Posted by CareerBuilder UK on 5 March 2015 in Workplace Issues, Work Life Balance, Leadership | No Comment


It is meant to be a sign of equality and has been celebrated annually on 8th March since 1911: International Women’s Day. In some countries it is even a public holiday. But, in matters of equality there is still lots to do.

Twice the pressure – especially for women in leadership positions

The question of women in leadership positions having to choose between a successful career and their private life is still widely debated. PepsiCo’s CEO Indra Nooyi commented that women couldn’t have it all, that they can only pretend to have it all. Helen Weir, former group executive director of retail banking for Lloyd’s Banking Group and now CFO at M&S knows: One reason for the relative lack of women in senior executive roles is their potential absence from work in order to have children. However, she believes that maternity leave can be managed successfully with the right planning. On The Today Show, Mary Barra, CEO of General Motors, postured on the same issue and said that she can do both jobs well – leading one of the largest companies in America and being a good mum.

Every woman should decide for herself which path she would like to take

Barbara Palmer, Chief Revenue Officer at CallFire, an important provider of voice and text connectivity products, is pro-choice: “I look at my friends who dedicate themselves to their children and families full time and believe that they feel shortcomings as well. They aren’t perfect mothers; they still rely on a “team” of some sort for carpools, housekeeping, or PTA duties. So, if I choose to go to work (and let me be clear, I have some choice, but financially must go to work each day), are my moments of guilt any larger than theirs?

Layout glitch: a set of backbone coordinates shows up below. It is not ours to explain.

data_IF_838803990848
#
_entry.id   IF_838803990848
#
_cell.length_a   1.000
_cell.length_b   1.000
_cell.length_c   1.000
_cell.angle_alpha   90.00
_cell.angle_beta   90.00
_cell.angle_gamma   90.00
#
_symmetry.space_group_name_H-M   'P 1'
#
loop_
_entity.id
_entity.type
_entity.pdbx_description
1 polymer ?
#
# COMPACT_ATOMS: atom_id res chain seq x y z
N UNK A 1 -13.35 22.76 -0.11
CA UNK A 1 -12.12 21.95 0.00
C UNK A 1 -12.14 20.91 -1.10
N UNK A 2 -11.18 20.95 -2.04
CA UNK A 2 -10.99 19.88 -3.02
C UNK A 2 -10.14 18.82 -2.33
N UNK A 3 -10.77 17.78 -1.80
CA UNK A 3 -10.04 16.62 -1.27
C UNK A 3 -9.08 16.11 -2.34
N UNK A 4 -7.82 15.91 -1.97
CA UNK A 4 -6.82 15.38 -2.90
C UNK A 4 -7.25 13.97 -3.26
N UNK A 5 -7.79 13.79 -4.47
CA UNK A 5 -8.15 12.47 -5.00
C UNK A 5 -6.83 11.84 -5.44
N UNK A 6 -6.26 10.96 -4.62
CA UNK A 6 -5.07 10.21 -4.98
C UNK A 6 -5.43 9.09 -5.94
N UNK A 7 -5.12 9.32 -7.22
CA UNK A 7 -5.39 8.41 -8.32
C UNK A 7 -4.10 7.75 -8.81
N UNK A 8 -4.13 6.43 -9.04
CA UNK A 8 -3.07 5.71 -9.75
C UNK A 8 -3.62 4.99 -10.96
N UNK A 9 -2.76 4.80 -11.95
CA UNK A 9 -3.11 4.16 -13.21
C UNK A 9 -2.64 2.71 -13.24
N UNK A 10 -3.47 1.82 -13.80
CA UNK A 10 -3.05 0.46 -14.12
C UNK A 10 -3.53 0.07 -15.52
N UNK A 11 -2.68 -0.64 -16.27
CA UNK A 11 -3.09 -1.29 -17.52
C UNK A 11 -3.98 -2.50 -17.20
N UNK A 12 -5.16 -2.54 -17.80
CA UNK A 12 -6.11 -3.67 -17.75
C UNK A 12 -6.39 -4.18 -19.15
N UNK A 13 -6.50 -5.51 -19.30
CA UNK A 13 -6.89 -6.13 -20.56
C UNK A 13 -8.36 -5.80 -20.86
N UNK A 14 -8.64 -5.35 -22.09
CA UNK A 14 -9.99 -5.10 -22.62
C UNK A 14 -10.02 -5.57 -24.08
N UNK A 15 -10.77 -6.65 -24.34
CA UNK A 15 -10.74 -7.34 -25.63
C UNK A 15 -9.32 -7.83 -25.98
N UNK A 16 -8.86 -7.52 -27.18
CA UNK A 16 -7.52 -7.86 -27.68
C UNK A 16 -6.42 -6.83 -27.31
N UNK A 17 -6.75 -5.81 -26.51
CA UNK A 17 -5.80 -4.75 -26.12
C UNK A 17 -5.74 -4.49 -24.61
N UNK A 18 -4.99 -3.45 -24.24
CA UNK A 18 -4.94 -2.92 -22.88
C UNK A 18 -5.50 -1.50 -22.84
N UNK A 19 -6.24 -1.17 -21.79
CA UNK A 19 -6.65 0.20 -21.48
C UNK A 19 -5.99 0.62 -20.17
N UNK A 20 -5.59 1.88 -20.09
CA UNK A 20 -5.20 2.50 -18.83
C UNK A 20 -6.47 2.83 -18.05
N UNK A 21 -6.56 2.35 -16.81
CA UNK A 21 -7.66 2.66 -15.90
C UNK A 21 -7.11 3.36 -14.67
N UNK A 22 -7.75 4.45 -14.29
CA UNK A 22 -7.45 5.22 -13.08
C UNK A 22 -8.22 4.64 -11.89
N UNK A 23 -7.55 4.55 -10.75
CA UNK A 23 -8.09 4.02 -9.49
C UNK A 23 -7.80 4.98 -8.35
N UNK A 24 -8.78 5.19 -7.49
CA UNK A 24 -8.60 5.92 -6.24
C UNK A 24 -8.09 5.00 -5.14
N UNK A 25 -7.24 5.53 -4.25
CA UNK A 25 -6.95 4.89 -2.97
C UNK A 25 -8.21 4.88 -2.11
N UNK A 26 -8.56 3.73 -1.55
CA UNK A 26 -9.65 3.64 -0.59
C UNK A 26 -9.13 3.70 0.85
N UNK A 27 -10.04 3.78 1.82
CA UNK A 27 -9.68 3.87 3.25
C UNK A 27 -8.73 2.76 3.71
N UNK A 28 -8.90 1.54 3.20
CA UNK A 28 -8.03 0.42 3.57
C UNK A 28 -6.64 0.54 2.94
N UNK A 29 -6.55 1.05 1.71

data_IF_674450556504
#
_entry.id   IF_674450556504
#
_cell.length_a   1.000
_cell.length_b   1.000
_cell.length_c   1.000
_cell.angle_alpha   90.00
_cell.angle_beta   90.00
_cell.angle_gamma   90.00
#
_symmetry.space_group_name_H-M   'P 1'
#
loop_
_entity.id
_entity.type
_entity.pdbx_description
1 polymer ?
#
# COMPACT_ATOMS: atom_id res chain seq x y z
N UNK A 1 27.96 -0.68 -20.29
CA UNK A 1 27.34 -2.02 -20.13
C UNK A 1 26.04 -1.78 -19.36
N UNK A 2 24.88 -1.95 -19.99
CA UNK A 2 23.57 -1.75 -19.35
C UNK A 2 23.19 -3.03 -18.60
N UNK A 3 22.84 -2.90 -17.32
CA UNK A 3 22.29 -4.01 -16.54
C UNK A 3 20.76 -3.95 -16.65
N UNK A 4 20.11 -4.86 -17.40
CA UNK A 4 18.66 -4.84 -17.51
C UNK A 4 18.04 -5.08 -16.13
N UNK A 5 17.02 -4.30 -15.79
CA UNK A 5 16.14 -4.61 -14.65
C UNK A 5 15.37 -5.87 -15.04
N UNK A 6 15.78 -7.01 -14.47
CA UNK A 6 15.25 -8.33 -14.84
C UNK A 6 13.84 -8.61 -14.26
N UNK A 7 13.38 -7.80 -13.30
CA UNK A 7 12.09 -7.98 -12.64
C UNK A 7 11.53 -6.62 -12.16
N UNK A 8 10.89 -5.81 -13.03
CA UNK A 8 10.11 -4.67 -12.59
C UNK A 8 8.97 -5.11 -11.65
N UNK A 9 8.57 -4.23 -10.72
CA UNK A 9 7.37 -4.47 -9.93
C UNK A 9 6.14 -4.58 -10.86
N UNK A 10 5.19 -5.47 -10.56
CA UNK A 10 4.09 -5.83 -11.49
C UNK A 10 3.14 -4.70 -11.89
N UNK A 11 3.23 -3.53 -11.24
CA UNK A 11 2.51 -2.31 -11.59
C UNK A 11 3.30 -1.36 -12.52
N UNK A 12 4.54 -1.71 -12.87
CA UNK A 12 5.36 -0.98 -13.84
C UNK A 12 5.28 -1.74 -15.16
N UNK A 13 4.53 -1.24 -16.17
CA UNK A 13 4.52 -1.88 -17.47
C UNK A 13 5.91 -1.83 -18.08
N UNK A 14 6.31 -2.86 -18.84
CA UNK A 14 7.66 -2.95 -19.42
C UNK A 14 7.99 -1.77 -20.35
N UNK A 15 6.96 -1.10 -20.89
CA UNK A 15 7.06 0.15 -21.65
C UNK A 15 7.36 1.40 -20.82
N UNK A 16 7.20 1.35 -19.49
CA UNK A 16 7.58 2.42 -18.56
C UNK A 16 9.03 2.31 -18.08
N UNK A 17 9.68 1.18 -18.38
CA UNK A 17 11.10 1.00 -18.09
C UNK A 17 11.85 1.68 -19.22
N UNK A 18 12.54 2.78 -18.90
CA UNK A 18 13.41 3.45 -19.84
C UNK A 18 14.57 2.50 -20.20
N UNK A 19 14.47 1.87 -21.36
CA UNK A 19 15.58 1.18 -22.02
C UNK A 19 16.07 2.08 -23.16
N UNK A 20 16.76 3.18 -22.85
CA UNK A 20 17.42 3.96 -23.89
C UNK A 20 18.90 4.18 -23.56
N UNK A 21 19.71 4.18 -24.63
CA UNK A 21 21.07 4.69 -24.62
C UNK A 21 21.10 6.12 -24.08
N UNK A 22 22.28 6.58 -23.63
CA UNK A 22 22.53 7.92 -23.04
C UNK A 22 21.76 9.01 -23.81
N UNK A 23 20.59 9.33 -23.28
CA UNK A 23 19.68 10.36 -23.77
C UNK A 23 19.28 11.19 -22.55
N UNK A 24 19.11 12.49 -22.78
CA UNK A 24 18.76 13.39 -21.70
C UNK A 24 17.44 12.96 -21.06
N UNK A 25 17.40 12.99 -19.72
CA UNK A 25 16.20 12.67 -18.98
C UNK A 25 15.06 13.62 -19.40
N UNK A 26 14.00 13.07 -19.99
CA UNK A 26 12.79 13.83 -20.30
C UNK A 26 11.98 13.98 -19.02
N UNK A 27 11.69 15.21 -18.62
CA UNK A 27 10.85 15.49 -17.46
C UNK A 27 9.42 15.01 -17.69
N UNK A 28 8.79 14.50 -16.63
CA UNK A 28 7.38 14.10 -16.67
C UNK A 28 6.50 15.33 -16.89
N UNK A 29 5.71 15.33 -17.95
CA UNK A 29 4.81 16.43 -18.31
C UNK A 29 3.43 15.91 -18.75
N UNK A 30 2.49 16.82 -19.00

I don’t think so. It goes both ways. They may feel inadequacies that they are not contributing to family finances, while I am torn by not always being the first mum on the list to volunteer in the classroom. However, I think everyone can agree that the measurement of motherhood is not solely based on perfect attendance at every event.”

A successful career and a happy family life are not necessarily mutually exclusive. Barbara Palmer has some valuable tips:

Make good use of your holiday entitlement

“Don’t ever miss the big things, but don’t sweat the small stuff. For me, it was always important to be present by participating, but not necessarily by attending.”

Share experiences with your children – if needs be “virtually”

“Know about upcoming events; donate if you can’t “do”; participate with your child by asking questions and engaging in preparations. Ask friends who do attend to take pictures of your child to share with you and then be very focused on the debrief when your child runs through every detail at home. I don’t feel guilt because even though I wasn’t there, I am involved – their words and excitement put me there in the moment.”

Let your children be involved in your work life

“The same is true for my children. I allow them to be involved in my work. They have come to the office, met the players, and can visualise the colleagues with whom I regularly meet and travel. It’s just too exhausting to keep those two worlds completely separate. I also believe I am setting a good example for my daughter of how to balance these two priorities.”

Take advantage of technology

“Are there sacrifices? Of course. But I don’t think I have more regret than my peers who stay at home. We live in an amazing time. Technology can help so much. You can Skype to see your kids and say goodnight; text back and forth during the day; work remotely if your job allows; telecommute to attend the ‘don’t miss’ events.”

Think about your own work-life balance

“When I mentor young women prior to or just after they enter motherhood, I try to remind them that the balance is really work, children and self. That last bit, the most crucial part, always seems to fall to the wayside. Women can do it all – they just may need to do it at 90%, and they need to allow themselves the time to recharge.”

And last but not least

“How will my kids judge me? I hope they will say I was a good mum. I hope they will remember that I was there for most things and present when I was there – even if I checked my cell phone. I think they will remember that I put food on the table, even if it was prepared in someone else’s kitchen. And hopefully their worst criticism will be that I made them clean their rooms.”


About Barbara Palmer: Barbara joined CallFire as Chief Revenue Officer in 2014. In this role, Barbara partners with the executive team to expand the customer base, develop strategic partnerships, lead business development and marketing opportunities, and revolutionise the product to meet market demand.


Image: © Frank Gaertner –

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